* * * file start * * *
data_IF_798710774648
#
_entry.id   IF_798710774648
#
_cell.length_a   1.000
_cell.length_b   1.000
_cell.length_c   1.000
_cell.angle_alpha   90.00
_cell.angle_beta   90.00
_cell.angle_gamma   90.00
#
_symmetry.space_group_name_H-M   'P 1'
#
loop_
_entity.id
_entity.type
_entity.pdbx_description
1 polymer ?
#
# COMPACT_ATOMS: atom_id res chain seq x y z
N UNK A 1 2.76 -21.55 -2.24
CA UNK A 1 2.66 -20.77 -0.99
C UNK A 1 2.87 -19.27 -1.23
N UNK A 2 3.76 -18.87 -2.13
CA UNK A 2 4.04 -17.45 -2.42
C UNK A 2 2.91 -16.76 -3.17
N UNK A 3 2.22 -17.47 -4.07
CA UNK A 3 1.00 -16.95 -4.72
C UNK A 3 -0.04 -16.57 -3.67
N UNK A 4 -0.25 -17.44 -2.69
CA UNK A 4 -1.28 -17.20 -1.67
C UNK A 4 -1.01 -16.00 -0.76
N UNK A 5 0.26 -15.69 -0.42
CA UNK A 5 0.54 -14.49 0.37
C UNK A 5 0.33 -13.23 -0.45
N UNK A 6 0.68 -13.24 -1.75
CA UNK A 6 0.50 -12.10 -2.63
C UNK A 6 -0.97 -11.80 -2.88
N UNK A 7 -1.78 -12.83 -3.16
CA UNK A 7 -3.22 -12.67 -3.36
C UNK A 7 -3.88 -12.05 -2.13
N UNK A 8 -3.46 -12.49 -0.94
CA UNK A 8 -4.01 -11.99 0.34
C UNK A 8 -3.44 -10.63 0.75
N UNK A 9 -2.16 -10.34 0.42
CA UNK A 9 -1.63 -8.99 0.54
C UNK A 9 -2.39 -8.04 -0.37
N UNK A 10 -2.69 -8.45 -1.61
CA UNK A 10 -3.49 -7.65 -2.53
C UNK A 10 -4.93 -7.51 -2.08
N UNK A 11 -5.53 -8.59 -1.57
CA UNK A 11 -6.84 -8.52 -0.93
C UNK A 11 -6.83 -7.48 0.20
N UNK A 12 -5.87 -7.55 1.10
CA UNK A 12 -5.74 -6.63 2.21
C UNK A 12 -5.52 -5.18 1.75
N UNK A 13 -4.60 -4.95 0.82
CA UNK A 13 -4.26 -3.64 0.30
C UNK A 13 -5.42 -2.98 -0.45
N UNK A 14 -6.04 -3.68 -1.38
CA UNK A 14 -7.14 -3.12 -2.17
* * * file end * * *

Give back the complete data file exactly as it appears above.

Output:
data_IF_798710774648
#
_entry.id   IF_798710774648
#
_cell.length_a   1.000
_cell.length_b   1.000
_cell.length_c   1.000
_cell.angle_alpha   90.00
_cell.angle_beta   90.00
_cell.angle_gamma   90.00
#
_symmetry.space_group_name_H-M   'P 1'
#
loop_
_entity.id
_entity.type
_entity.pdbx_description
1 polymer ?
#
# COMPACT_ATOMS: atom_id res chain seq x y z
N UNK A 1 2.76 -21.55 -2.24
CA UNK A 1 2.66 -20.77 -0.99
C UNK A 1 2.87 -19.27 -1.23
N UNK A 2 3.76 -18.87 -2.13
CA UNK A 2 4.04 -17.45 -2.42
C UNK A 2 2.91 -16.76 -3.17
N UNK A 3 2.22 -17.47 -4.07
CA UNK A 3 1.00 -16.95 -4.72
C UNK A 3 -0.04 -16.57 -3.67
N UNK A 4 -0.25 -17.44 -2.69
CA UNK A 4 -1.28 -17.20 -1.67
C UNK A 4 -1.01 -16.00 -0.76
N UNK A 5 0.26 -15.69 -0.42
CA UNK A 5 0.54 -14.49 0.37
C UNK A 5 0.33 -13.23 -0.45
N UNK A 6 0.68 -13.24 -1.75
CA UNK A 6 0.50 -12.10 -2.63
C UNK A 6 -0.97 -11.80 -2.88
N UNK A 7 -1.78 -12.83 -3.16
CA UNK A 7 -3.22 -12.67 -3.36
C UNK A 7 -3.88 -12.05 -2.13
N UNK A 8 -3.46 -12.49 -0.94
CA UNK A 8 -4.01 -11.99 0.34
C UNK A 8 -3.44 -10.63 0.75
N UNK A 9 -2.16 -10.34 0.42
CA UNK A 9 -1.63 -8.99 0.54
C UNK A 9 -2.39 -8.04 -0.37
N UNK A 10 -2.69 -8.45 -1.61
CA UNK A 10 -3.49 -7.65 -2.53
C UNK A 10 -4.93 -7.51 -2.08
N UNK A 11 -5.53 -8.59 -1.57
CA UNK A 11 -6.84 -8.52 -0.93
C UNK A 11 -6.83 -7.48 0.20
N UNK A 12 -5.87 -7.55 1.10
CA UNK A 12 -5.74 -6.63 2.21
C UNK A 12 -5.52 -5.18 1.75
N UNK A 13 -4.60 -4.95 0.82
CA UNK A 13 -4.26 -3.64 0.30
C UNK A 13 -5.42 -2.98 -0.45
N UNK A 14 -6.04 -3.68 -1.38
CA UNK A 14 -7.14 -3.12 -2.17